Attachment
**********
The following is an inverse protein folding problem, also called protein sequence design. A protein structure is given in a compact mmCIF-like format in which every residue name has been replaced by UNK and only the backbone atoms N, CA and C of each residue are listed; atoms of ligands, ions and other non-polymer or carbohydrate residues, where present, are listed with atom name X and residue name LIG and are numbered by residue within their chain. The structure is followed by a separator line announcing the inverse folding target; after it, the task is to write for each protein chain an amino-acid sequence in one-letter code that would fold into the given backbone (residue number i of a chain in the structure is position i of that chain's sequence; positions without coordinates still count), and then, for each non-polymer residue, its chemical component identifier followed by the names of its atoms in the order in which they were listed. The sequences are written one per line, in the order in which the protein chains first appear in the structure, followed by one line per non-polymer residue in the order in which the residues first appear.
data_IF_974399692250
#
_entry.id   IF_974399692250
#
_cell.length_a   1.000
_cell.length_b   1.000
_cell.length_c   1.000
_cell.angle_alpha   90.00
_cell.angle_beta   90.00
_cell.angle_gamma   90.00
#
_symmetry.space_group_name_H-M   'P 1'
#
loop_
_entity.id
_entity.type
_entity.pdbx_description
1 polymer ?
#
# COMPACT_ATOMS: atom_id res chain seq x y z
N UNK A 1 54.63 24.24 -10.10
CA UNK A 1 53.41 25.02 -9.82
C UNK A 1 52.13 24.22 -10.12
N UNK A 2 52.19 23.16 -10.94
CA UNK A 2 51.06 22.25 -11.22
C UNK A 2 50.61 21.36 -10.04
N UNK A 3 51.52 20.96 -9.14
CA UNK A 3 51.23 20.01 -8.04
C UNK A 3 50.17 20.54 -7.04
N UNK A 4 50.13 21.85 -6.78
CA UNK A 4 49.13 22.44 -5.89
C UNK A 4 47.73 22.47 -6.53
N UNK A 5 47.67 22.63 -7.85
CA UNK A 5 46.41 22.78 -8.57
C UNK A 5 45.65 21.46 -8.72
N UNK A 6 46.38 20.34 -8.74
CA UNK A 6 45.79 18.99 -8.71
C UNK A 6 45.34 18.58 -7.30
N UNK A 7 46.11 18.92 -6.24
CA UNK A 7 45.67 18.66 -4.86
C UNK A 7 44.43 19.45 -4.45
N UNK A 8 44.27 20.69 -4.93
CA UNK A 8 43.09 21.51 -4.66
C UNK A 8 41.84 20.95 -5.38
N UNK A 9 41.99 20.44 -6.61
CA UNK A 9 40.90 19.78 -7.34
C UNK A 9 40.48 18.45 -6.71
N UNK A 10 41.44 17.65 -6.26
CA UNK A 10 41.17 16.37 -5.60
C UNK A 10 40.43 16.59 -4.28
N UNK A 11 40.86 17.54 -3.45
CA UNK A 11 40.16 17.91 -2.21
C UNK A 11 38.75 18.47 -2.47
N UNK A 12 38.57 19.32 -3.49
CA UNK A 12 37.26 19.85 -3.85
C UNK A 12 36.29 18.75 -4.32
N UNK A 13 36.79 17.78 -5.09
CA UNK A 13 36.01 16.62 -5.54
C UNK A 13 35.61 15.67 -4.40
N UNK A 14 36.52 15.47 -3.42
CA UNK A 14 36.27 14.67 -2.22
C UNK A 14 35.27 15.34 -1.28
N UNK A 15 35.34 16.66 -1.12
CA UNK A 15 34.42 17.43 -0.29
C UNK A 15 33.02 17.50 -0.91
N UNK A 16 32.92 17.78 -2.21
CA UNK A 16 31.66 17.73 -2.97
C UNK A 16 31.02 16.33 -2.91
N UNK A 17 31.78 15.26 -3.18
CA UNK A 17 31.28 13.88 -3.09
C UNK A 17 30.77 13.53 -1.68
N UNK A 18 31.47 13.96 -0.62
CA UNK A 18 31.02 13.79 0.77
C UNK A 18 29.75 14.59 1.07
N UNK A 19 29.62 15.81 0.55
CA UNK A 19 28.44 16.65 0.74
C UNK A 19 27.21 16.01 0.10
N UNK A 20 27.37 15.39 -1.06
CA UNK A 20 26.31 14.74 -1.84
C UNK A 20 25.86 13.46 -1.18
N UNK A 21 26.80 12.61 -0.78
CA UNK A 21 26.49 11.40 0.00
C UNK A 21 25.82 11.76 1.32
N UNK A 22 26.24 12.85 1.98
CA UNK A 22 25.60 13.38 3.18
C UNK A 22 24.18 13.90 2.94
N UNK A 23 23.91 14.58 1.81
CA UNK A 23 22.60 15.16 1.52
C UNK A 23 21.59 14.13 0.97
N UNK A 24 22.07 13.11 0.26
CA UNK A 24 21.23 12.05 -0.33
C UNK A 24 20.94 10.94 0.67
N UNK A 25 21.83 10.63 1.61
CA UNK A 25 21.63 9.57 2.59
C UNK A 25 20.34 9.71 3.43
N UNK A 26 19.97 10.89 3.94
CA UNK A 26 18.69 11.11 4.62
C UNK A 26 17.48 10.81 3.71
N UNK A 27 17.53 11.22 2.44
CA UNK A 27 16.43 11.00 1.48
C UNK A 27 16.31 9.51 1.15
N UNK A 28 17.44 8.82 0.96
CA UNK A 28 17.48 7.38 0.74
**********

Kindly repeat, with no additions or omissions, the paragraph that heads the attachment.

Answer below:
The following is an inverse protein folding problem, also called protein sequence design. A protein structure is given in a compact mmCIF-like format in which every residue name has been replaced by UNK and only the backbone atoms N, CA and C of each residue are listed; atoms of ligands, ions and other non-polymer or carbohydrate residues, where present, are listed with atom name X and residue name LIG and are numbered by residue within their chain. The structure is followed by a separator line announcing the inverse folding target; after it, the task is to write for each protein chain an amino-acid sequence in one-letter code that would fold into the given backbone (residue number i of a chain in the structure is position i of that chain's sequence; positions without coordinates still count), and then, for each non-polymer residue, its chemical component identifier followed by the names of its atoms in the order in which they were listed. The sequences are written one per line, in the order in which the protein chains first appear in the structure, followed by one line per non-polymer residue in the order in which the residues first appear.